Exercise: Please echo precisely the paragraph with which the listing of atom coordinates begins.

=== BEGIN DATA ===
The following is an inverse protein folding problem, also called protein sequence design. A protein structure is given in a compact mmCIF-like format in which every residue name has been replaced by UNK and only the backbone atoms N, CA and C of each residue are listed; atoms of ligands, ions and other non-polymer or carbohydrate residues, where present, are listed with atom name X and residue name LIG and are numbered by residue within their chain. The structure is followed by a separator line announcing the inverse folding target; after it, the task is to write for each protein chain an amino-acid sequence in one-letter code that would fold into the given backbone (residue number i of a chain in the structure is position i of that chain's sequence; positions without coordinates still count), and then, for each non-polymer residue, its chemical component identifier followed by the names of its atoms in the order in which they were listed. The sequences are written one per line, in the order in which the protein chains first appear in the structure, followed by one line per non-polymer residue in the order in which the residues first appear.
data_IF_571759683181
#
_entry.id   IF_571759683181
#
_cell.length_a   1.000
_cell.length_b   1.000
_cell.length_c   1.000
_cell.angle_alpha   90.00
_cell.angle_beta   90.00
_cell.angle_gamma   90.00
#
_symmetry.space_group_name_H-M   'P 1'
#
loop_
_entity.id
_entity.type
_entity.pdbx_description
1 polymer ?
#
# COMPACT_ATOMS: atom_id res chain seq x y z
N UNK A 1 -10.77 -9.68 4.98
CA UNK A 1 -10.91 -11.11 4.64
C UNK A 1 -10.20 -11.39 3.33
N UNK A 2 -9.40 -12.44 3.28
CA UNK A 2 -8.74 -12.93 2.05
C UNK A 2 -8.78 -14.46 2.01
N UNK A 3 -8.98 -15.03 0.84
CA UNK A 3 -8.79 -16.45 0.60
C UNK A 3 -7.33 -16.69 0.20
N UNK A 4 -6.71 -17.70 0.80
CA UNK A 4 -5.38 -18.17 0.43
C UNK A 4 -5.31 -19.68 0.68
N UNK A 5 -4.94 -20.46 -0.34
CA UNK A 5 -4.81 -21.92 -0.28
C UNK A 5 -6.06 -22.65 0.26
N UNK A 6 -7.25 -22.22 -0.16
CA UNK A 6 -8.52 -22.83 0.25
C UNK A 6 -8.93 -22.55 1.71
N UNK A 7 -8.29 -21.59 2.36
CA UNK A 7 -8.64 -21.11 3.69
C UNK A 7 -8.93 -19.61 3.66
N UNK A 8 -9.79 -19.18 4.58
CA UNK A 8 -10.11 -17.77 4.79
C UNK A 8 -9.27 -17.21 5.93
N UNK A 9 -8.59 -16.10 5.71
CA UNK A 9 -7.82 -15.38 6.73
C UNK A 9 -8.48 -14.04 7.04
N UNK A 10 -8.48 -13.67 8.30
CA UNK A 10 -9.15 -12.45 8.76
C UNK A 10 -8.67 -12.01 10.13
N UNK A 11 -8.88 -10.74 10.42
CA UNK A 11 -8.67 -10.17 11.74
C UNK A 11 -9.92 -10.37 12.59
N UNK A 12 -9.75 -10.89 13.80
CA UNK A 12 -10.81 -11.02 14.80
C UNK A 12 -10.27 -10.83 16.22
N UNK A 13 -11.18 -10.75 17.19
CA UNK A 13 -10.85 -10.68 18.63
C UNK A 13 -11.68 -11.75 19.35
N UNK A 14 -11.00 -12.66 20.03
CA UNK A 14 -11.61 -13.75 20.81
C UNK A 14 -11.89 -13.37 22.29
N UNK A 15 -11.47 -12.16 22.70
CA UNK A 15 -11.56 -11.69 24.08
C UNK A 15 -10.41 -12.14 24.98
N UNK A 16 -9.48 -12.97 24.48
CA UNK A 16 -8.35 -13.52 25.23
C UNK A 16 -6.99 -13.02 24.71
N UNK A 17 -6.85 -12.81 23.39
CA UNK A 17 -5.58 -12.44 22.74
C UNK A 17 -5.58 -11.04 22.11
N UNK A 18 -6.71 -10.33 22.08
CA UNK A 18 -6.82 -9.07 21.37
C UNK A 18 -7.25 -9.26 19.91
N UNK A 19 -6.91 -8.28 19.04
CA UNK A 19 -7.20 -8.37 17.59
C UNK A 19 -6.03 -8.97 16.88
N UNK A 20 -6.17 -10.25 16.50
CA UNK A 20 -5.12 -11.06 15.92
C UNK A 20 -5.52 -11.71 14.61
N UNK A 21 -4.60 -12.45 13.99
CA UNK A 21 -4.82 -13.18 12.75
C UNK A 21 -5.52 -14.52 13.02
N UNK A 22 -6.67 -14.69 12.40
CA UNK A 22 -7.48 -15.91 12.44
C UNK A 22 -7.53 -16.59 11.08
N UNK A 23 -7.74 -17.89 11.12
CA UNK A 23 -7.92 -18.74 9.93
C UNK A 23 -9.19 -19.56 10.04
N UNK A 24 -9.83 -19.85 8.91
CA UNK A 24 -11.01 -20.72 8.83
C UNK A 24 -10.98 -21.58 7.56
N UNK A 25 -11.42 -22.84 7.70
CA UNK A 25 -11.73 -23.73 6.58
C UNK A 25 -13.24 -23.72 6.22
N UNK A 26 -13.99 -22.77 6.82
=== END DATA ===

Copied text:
The following is an inverse protein folding problem, also called protein sequence design. A protein structure is given in a compact mmCIF-like format in which every residue name has been replaced by UNK and only the backbone atoms N, CA and C of each residue are listed; atoms of ligands, ions and other non-polymer or carbohydrate residues, where present, are listed with atom name X and residue name LIG and are numbered by residue within their chain. The structure is followed by a separator line announcing the inverse folding target; after it, the task is to write for each protein chain an amino-acid sequence in one-letter code that would fold into the given backbone (residue number i of a chain in the structure is position i of that chain's sequence; positions without coordinates still count), and then, for each non-polymer residue, its chemical component identifier followed by the names of its atoms in the order in which they were listed. The sequences are written one per line, in the order in which the protein chains first appear in the structure, followed by one line per non-polymer residue in the order in which the residues first appear.